At the same time, a number of Francophone actors who have established a certain significant presence in English-language films do, indeed, have noticeable accents — Lothaire Bluteau, Pascale Bussières, and others. So, maybe there is nothing more at work than happenstance.
It’s hard to draw any definite conclusions when looking at an industry comprised, essentially, of many individuals, working on various independent projects. There are always going to be exceptions to any rule — or at least, cliché. Let’s face it: I’m painting in very broad strokes here, and one can easily point to exceptions. But, as always, my main point in writing is just to get the ideas out there, to get people thinking about these things. Agreeing or disagreeing with me is less important than just that we all have something to chew over in our heads.
And before you think I’m letting the Francophone community off too easy, I’m not. Now, to be fair, as I say, I’m not as widely aware of Quebec film and TV (though I’m certainly familiar with it) and there’s no doubt that, proportionately speaking, there are more Francophones who speak English than Anglophones who speak French. But there are bilingual Anglophones who don’t seem to crop up much in Quebec films and TV shows…and when they do, it’s often to play a stereotypical Anglophone character. Indeed, as much as I’m complaining you don’t see that many Francophones in English-language productions…you see considerably more of them (and in bigger, more principal parts) than it seems to me you see Anglophones in French productions.
It all gets down to what your goal is, as a Canadian filmmaker — what you are trying to say, what you are trying to portray. Personally, I’d think embracing Canada’s bilingual nature would just make good, creative sense.
Actually, you know what I think would be wicked cool? To make a French-language film…starring entirely (or primarily) Anglophones! You know, recruit actors who are familiar to an English-language audience but who speak French and star them in a French-language film. Colm Feore, Ron Lea, Mylène Dinh-Robic just to name some…or I remember seeing Christopher Heyerdahl speaking French in a movie (with a Russian accent!), and I once saw prolific actor Kenneth Welsh in a French-language film (ironically, an English-dubbed version, with another actor’s voice coming from Welsh’s mouth!). Now whether such actors are truly bilingual, or simply learned their lines phonetically, I don’t know. And though I’ve never seen them speak French, I seem to recall reading in bios that actors like Kathleen Munroe and David Julian Hirsh are bilingual.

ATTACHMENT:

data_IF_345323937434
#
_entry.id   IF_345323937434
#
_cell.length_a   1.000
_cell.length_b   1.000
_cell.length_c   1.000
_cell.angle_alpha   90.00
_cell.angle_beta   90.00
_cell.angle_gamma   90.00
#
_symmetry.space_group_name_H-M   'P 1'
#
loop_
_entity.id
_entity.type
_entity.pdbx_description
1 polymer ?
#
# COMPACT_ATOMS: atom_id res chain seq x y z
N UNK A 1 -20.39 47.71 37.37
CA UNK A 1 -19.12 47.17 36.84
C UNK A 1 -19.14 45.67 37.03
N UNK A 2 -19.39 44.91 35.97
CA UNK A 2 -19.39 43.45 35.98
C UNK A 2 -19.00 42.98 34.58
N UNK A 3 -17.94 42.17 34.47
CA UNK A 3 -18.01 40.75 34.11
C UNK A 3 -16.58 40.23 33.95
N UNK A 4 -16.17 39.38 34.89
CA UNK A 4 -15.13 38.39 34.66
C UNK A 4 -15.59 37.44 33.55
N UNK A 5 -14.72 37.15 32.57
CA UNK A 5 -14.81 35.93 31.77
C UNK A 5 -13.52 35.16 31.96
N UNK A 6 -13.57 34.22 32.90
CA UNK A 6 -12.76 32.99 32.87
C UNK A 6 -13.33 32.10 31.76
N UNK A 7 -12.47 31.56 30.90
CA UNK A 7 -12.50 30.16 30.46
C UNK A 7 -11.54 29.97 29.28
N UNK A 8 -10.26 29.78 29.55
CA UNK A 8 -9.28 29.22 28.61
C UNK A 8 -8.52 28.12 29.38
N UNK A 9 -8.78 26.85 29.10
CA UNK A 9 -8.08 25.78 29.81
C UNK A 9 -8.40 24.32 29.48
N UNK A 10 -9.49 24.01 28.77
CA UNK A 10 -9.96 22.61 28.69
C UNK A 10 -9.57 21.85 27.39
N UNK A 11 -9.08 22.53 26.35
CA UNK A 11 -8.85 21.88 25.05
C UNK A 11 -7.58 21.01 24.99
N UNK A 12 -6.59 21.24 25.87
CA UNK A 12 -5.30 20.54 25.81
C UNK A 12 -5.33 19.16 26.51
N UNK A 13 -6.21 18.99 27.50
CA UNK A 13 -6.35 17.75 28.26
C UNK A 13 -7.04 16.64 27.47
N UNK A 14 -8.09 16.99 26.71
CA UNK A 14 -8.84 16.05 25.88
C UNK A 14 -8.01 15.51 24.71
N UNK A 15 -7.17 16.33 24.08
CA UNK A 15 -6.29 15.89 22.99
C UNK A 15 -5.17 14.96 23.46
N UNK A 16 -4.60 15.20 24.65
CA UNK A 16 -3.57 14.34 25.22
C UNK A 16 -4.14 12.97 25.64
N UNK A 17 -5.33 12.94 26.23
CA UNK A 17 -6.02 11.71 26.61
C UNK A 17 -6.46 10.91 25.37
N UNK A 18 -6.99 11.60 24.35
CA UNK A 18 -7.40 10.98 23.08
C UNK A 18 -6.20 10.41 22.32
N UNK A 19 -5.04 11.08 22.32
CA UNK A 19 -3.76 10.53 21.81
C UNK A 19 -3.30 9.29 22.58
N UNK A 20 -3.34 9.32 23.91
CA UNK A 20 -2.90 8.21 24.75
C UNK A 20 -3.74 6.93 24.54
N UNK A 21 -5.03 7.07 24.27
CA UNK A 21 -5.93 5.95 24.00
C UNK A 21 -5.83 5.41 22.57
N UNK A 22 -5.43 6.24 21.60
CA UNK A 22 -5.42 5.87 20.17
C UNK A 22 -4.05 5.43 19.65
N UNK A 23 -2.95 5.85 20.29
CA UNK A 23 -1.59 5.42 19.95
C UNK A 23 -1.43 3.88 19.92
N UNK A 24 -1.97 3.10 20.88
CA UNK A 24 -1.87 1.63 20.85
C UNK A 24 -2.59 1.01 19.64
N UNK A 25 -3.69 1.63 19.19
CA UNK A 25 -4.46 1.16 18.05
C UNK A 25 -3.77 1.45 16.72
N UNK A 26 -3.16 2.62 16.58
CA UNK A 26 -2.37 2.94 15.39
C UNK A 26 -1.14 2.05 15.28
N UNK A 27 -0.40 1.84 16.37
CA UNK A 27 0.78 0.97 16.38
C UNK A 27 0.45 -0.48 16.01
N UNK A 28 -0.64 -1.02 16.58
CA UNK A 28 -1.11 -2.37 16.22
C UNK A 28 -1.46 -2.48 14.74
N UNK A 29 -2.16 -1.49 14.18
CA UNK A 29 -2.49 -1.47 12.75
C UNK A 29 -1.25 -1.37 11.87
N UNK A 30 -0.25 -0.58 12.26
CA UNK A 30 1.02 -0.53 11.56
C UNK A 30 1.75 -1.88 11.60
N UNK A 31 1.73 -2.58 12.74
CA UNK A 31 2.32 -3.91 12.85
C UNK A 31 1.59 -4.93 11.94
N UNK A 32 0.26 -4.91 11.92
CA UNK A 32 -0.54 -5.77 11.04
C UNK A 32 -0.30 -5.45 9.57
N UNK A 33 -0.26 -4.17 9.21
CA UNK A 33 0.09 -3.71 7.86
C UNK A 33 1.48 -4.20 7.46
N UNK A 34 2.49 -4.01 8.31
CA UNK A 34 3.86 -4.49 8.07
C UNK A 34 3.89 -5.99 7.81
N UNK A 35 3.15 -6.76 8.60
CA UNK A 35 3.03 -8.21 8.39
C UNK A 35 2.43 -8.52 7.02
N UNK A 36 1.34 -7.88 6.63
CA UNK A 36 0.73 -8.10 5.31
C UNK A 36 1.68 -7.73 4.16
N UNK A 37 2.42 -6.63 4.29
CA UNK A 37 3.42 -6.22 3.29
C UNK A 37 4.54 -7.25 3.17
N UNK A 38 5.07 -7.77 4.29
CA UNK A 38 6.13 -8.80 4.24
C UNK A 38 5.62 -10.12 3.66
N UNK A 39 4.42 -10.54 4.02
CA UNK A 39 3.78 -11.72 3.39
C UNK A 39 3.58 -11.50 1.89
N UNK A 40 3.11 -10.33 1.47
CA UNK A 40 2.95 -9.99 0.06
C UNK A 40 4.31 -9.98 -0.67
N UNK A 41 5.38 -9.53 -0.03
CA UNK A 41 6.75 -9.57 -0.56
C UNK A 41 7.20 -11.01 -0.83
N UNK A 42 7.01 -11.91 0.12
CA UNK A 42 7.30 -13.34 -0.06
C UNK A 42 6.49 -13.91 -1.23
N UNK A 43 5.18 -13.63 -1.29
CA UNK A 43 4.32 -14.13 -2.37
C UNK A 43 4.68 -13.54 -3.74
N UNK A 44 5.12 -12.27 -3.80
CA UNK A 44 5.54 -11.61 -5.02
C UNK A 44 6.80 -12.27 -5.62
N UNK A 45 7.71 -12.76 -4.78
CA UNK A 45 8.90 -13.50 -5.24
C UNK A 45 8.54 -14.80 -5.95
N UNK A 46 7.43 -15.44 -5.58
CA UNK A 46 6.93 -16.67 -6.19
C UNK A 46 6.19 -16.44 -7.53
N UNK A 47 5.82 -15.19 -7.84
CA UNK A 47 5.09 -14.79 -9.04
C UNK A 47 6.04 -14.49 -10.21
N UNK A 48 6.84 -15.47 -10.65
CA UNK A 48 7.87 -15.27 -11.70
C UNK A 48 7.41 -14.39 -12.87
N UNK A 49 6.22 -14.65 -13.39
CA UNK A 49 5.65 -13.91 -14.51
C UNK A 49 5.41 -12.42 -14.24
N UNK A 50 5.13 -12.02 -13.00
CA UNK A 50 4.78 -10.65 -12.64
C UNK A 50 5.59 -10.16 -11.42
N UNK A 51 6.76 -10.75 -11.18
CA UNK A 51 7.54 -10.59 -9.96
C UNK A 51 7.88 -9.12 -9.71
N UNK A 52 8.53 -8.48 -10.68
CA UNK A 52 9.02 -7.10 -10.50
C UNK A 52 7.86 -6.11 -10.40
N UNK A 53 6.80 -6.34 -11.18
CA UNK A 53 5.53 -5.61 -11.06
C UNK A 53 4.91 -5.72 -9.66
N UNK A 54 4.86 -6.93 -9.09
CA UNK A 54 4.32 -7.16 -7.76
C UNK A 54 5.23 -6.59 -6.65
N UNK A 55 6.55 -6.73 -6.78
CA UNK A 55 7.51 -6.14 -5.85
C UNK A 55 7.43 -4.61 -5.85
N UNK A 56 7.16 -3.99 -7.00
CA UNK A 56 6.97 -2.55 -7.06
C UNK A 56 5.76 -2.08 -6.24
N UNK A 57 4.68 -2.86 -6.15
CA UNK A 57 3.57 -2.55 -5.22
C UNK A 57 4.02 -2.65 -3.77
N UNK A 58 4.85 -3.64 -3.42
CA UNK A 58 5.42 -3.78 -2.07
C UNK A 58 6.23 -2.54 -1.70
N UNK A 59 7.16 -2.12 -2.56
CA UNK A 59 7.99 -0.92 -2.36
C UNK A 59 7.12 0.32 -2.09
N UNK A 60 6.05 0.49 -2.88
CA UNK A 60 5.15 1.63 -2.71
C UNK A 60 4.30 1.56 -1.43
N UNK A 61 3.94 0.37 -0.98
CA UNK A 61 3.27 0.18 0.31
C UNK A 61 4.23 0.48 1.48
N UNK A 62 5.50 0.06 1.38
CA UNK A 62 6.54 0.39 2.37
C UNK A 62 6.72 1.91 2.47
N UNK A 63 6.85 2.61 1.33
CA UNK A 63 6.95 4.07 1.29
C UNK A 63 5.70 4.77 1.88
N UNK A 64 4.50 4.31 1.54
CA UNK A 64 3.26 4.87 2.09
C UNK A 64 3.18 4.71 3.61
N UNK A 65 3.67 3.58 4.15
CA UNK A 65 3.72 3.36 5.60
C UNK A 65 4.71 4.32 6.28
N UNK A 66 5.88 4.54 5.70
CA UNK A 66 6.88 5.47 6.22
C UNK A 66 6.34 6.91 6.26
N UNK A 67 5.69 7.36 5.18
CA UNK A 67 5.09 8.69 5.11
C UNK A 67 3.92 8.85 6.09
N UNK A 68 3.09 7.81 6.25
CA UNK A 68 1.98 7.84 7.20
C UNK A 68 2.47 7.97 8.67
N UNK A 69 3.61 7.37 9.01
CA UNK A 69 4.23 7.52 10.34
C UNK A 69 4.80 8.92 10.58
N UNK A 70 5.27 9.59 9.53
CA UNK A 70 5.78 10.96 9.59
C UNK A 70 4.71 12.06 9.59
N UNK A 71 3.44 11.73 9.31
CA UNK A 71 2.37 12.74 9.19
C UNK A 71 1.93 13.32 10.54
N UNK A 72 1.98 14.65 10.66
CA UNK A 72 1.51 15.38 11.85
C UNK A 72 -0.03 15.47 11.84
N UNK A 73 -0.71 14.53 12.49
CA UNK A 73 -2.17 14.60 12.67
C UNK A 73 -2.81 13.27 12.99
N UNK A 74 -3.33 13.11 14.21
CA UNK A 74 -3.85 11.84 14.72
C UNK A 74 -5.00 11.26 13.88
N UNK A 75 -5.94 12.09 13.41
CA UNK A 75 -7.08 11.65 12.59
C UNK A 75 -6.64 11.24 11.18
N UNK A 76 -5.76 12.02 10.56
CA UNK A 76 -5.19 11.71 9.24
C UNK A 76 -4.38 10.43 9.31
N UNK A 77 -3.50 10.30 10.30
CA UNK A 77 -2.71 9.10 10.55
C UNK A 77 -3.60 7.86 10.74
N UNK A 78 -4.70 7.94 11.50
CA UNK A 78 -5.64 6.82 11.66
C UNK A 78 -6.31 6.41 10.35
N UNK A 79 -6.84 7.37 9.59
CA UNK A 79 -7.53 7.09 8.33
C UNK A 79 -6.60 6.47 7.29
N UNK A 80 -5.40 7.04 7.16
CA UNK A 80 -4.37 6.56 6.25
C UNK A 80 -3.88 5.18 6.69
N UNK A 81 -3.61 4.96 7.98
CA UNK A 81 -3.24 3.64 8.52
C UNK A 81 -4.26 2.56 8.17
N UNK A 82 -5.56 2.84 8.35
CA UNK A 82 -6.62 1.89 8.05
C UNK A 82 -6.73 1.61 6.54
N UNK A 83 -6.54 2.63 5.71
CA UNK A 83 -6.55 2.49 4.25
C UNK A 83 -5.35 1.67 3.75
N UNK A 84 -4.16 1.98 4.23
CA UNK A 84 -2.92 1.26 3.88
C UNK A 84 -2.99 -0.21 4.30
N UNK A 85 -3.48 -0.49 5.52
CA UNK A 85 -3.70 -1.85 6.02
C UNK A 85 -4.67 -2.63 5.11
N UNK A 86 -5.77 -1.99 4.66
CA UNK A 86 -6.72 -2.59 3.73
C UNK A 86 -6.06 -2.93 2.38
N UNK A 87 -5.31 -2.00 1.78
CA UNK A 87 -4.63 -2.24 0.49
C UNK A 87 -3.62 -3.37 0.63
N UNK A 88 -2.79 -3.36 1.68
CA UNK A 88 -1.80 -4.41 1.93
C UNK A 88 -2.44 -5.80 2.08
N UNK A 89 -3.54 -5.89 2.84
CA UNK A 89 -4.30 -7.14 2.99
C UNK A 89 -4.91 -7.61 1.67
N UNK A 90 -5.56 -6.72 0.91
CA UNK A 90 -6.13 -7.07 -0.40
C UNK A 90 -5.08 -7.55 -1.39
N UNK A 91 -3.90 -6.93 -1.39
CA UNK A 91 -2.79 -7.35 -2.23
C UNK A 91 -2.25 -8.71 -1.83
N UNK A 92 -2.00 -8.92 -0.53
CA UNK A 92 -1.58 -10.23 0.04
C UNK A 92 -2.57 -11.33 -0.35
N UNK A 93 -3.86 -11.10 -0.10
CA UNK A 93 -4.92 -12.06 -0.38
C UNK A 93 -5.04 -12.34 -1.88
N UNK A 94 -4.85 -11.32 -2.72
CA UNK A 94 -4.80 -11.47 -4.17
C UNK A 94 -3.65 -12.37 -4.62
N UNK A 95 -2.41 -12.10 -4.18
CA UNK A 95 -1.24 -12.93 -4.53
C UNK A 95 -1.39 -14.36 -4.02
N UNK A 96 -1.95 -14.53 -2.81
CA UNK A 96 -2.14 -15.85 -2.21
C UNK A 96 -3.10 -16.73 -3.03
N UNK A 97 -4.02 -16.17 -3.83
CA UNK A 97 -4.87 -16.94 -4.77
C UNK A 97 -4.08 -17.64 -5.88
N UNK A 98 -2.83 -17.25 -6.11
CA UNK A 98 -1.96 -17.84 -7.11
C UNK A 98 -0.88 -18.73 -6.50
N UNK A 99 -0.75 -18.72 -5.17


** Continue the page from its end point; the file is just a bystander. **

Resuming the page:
You see, often there’s the feeling that French films (with sub-titles) don’t play well in English-Canada, but maybe it’s because they are seen as intimidating, and featuring actors the audience doesn’t know. So maybe doing a movie like that might be a way of making the experience seem more comfortable for an Anglophone audience. And, as well, it might then open the door to English-Canada productions for Francophone viewers, by presenting actors with whom they maybe weren’t as familiar, but speaking in a language with which they are comfortable.
Now, sure, I know a lot of producers would snort derisively at my suggesting this. “We’re in the business of making money,” they’d argue, “not in doing films just because it would be a nifty keen idea.” To which one might respond: and how’s that working out for you? I mean if Canadian films are going to struggle at the box office…they might as well struggle in the name of a higher goal, eh? Besides, it might actually prove profitable — allowing an, essentially, English-language production (even if shot in French) to make in roads into the potentially lucrative Francophone market. Besides — I’m not saying make a sucky film. I’m saying you’d still have to make a good, entertaining movie — it just might be a nifty experiment to make a good, entertaining movie in French starring bilingual Anglophones and see if it caught the eye of audiences in both markets.
For that matter, maybe there could be some TV crossovers. Maybe the doctors on CTV’s Saving Hope could call in a character from the Quebec medical series, Trauma, for a consult in one episode!
But the reality is there is an enormous pool of talented performers in Quebec who are little seen outside of that province, and should be — and vice versa.
They should be, just because they’ve got the chops. They should be, because an artist’s job is partly about tying a country together, and maybe a little more crossover between the Two Solitudes would do that. They should be, because the filmmakers are the ones claiming they are making “Canadian” movies, and reflecting the “Canadian” reality…and then they seem to be deliberately avoiding a fundamental aspect of Canadian society. And they should be because, hey, that’s life. If I hear more French, and French accents, in my day-to-day life than I do watching ostensibly Canadian movies and TV shows…then I’d suggest there’s a problem.
Now I said this would conclude a trilogy of posts — and I’ll try and be true to that. But next time we’ll look at an off-shoot of this theme…the Allophone presence!